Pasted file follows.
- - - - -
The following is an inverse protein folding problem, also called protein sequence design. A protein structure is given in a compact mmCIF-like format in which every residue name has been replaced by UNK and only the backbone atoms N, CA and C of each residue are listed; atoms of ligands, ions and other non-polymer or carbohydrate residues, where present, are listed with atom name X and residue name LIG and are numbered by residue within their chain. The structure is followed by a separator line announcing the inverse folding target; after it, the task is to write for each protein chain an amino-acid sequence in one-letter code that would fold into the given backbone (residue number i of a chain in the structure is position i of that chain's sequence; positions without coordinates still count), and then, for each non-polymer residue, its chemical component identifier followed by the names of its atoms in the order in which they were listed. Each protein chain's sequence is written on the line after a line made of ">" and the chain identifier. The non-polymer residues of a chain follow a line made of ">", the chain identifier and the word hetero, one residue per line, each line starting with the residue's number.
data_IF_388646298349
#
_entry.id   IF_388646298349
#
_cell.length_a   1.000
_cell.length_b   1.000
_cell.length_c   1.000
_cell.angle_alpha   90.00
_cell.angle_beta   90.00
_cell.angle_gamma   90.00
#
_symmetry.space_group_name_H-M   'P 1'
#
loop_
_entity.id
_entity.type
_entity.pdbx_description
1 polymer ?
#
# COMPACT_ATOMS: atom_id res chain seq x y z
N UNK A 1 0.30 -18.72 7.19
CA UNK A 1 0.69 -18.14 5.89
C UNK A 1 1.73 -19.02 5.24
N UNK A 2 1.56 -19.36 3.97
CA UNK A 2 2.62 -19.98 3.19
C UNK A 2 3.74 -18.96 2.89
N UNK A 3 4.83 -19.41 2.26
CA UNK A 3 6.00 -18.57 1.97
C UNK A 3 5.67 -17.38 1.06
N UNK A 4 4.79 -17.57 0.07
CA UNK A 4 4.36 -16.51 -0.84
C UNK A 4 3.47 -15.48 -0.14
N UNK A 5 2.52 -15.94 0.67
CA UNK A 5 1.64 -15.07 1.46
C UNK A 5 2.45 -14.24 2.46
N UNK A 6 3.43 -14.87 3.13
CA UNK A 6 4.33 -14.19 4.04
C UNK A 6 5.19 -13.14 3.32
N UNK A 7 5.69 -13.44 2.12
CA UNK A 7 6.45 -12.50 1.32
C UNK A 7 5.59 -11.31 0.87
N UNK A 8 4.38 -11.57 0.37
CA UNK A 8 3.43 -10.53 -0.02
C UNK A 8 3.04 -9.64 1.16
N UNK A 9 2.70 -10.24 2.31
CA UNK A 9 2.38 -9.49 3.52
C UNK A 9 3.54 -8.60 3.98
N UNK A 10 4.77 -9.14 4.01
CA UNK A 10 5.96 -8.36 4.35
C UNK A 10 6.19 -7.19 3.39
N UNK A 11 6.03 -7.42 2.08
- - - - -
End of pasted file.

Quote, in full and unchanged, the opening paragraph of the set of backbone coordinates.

The following is an inverse protein folding problem, also called protein sequence design. A protein structure is given in a compact mmCIF-like format in which every residue name has been replaced by UNK and only the backbone atoms N, CA and C of each residue are listed; atoms of ligands, ions and other non-polymer or carbohydrate residues, where present, are listed with atom name X and residue name LIG and are numbered by residue within their chain. The structure is followed by a separator line announcing the inverse folding target; after it, the task is to write for each protein chain an amino-acid sequence in one-letter code that would fold into the given backbone (residue number i of a chain in the structure is position i of that chain's sequence; positions without coordinates still count), and then, for each non-polymer residue, its chemical component identifier followed by the names of its atoms in the order in which they were listed. Each protein chain's sequence is written on the line after a line made of ">" and the chain identifier. The non-polymer residues of a chain follow a line made of ">", the chain identifier and the word hetero, one residue per line, each line starting with the residue's number.